TORONTO — A long-term care resident in Quebec and a nursing home worker in Ontario received Canada’s first COVID-19 vaccinations on Monday, kicking off the largest immunization campaign in the country’s history.
The shots from drug company Pfizer were administered in Quebec City and Toronto within roughly half an hour of each other, creating some confusion about which of the two hard-hit provinces could lay claim to being the first in the country to hand out doses.
Canadians watched as Anita Quidangen, a personal support worker, received her shot in Toronto on live television around noon eastern time. Moments later, Ontario’s premier proclaimed her as “the first person in Ontario and Canada” to receive the vaccine.
Quidangen, who has worked at the Rekai Centre nursing home in the city for years, said she was excited to get the shot.
“It’s an honour, thank you very much,” she said. “I’ll continue to do my job as a PSW.”
Shortly after, however, Quebec announced that a long-term care resident in that province’s capital had been injected with the vaccine at 11:25 ET, making her the first in Canada to get immunized.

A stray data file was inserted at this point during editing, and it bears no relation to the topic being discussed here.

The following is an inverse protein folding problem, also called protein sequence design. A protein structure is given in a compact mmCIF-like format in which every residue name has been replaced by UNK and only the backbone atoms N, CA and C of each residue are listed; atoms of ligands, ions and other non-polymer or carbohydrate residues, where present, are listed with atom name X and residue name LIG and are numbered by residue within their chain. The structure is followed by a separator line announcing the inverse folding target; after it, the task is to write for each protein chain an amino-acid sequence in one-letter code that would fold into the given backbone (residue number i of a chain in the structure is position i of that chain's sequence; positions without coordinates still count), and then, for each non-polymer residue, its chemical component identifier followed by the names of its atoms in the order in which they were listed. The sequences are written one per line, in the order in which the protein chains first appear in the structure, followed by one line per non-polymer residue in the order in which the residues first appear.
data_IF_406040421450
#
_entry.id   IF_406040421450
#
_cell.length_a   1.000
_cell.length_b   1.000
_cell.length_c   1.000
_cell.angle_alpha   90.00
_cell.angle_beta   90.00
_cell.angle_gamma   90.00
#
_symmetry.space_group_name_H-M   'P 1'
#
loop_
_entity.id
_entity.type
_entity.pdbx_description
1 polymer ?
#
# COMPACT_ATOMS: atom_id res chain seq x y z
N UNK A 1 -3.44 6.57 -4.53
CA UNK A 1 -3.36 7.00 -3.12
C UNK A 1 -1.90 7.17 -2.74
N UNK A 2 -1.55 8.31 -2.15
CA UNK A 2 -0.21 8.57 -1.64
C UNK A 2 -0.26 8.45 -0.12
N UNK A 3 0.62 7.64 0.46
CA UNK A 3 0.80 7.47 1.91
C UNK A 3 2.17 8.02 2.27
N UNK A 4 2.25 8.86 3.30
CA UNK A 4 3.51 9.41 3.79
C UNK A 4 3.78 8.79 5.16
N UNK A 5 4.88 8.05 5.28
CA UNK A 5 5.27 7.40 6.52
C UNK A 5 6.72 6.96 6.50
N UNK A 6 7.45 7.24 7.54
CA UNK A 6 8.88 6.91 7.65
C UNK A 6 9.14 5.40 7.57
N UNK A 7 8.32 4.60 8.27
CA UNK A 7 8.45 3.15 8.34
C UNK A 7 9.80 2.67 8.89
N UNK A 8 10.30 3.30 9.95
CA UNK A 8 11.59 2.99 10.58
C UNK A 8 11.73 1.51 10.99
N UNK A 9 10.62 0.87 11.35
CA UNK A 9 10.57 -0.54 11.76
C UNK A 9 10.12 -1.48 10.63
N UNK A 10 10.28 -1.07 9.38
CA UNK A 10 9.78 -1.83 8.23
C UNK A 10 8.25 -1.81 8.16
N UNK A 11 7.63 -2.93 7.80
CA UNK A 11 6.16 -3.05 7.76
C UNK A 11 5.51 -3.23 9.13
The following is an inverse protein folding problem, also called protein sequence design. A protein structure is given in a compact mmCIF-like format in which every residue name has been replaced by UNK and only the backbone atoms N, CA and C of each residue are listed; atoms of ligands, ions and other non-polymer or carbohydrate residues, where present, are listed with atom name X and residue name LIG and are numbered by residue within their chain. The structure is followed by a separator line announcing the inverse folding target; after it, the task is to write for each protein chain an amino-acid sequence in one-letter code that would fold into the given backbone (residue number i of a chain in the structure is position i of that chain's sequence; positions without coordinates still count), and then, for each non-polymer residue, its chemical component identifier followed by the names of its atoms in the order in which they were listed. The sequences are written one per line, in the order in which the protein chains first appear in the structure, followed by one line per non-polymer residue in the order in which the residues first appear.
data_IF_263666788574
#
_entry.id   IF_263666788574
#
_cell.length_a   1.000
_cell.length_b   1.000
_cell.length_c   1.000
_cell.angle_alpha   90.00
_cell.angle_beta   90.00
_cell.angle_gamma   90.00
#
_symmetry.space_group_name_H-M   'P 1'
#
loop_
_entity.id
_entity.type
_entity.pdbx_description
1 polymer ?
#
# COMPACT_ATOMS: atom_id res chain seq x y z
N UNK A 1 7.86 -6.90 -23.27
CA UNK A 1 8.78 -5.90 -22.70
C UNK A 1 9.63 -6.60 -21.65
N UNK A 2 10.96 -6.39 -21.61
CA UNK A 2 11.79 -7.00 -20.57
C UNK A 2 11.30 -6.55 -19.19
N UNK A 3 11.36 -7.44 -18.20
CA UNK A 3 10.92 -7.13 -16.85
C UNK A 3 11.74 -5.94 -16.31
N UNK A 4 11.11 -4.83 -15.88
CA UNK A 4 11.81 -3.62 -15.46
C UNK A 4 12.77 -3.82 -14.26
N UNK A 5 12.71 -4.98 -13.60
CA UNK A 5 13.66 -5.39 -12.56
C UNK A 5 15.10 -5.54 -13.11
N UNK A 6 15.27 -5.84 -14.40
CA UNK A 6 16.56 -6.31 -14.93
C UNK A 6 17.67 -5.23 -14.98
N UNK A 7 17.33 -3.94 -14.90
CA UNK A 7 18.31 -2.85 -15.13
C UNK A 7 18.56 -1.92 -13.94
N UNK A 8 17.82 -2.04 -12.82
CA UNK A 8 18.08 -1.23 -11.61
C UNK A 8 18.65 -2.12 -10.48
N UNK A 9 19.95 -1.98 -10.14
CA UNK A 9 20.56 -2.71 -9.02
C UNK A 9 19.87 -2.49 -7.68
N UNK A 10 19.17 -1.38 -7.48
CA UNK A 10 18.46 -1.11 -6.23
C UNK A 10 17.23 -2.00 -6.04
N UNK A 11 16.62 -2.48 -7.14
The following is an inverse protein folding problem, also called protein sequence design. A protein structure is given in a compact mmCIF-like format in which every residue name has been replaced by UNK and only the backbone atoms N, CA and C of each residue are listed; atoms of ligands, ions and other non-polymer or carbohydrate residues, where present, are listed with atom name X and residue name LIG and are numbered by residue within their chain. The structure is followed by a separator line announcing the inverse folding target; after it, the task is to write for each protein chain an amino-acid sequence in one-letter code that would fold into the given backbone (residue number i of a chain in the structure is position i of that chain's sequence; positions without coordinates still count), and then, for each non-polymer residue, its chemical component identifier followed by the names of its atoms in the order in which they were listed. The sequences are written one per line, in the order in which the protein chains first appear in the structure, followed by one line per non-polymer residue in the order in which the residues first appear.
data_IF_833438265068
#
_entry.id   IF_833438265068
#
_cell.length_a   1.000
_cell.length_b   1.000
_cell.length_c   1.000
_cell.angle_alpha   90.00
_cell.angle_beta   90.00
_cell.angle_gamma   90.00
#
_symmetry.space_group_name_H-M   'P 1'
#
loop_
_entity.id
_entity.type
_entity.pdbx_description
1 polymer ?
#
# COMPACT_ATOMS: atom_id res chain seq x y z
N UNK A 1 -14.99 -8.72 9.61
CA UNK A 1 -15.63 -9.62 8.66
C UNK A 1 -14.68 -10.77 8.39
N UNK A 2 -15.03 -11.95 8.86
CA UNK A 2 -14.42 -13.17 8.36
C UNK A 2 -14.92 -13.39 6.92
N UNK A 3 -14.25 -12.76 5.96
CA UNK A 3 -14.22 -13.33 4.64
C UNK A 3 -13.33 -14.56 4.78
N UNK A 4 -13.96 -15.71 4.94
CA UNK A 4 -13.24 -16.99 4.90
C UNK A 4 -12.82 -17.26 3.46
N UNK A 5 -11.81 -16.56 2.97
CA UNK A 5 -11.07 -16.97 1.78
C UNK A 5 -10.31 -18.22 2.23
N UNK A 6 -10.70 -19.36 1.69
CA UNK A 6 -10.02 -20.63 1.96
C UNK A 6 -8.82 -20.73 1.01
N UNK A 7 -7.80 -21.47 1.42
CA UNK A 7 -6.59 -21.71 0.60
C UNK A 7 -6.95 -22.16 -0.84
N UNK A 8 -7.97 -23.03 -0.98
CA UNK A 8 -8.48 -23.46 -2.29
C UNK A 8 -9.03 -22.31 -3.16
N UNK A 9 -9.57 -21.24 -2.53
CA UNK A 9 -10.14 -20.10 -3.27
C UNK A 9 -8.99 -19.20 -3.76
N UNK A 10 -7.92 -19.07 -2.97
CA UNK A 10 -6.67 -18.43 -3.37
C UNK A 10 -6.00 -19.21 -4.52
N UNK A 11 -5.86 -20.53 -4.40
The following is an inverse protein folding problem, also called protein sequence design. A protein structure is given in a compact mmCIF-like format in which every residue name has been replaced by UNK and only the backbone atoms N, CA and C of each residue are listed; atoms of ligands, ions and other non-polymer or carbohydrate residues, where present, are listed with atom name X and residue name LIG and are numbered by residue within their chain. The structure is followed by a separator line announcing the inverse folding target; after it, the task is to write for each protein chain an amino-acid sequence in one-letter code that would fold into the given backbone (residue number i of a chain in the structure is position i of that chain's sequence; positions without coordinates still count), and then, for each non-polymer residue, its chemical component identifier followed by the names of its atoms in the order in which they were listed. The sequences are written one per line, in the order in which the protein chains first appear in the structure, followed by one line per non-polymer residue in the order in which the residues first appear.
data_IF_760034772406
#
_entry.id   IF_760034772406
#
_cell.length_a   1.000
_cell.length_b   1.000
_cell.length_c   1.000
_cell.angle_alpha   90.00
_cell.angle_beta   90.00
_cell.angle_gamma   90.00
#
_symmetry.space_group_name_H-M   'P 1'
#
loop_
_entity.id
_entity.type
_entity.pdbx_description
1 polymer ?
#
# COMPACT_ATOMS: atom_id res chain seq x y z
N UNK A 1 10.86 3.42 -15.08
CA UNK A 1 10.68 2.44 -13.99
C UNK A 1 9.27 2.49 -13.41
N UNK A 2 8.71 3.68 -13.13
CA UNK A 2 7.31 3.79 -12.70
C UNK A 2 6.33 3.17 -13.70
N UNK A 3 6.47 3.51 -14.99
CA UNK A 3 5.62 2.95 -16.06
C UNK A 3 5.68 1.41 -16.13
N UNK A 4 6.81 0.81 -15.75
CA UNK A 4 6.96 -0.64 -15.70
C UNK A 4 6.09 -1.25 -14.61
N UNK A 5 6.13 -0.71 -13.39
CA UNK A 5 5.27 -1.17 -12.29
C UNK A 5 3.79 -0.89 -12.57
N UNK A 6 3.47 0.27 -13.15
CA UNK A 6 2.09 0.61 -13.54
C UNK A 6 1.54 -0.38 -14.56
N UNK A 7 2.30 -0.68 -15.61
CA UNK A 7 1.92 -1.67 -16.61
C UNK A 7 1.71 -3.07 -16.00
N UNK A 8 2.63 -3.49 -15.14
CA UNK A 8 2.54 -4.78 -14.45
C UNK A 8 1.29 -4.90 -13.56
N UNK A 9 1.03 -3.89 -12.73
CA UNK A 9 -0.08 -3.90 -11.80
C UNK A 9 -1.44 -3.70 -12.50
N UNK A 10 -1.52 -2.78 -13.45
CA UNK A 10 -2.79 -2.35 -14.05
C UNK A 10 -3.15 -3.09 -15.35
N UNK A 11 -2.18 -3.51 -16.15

Deputy premier Genevieve Guilbault described 89-year-old Gisele Levesque as “not only the first Quebecer but the first Canadian” to receive the vaccine.
Leaders in both provinces said the rollout of the shots marked a historic day.
“What we witnessed today is a massive step forward in the fight against this deadly virus,” said Ontario Premier Doug Ford.
“Make no mistake, there is a long road ahead of us, but what this represents is hope and proof that this pandemic will come to an end.”
Quebec Health Minister Christian Dube said it was “a very, very big day” for the province.
Levesque’s nieces said in a statement Sunday their aunt was calm and direct about being No. 1 on the list. Levesque said “I was chosen, of course,” her nieces recalled.
Quebec officials said they would be vaccinating residents and staff at Levesque’s long-term care home, and at the Maimonides Geriatric Centre. The remaining doses will go to other health-care workers.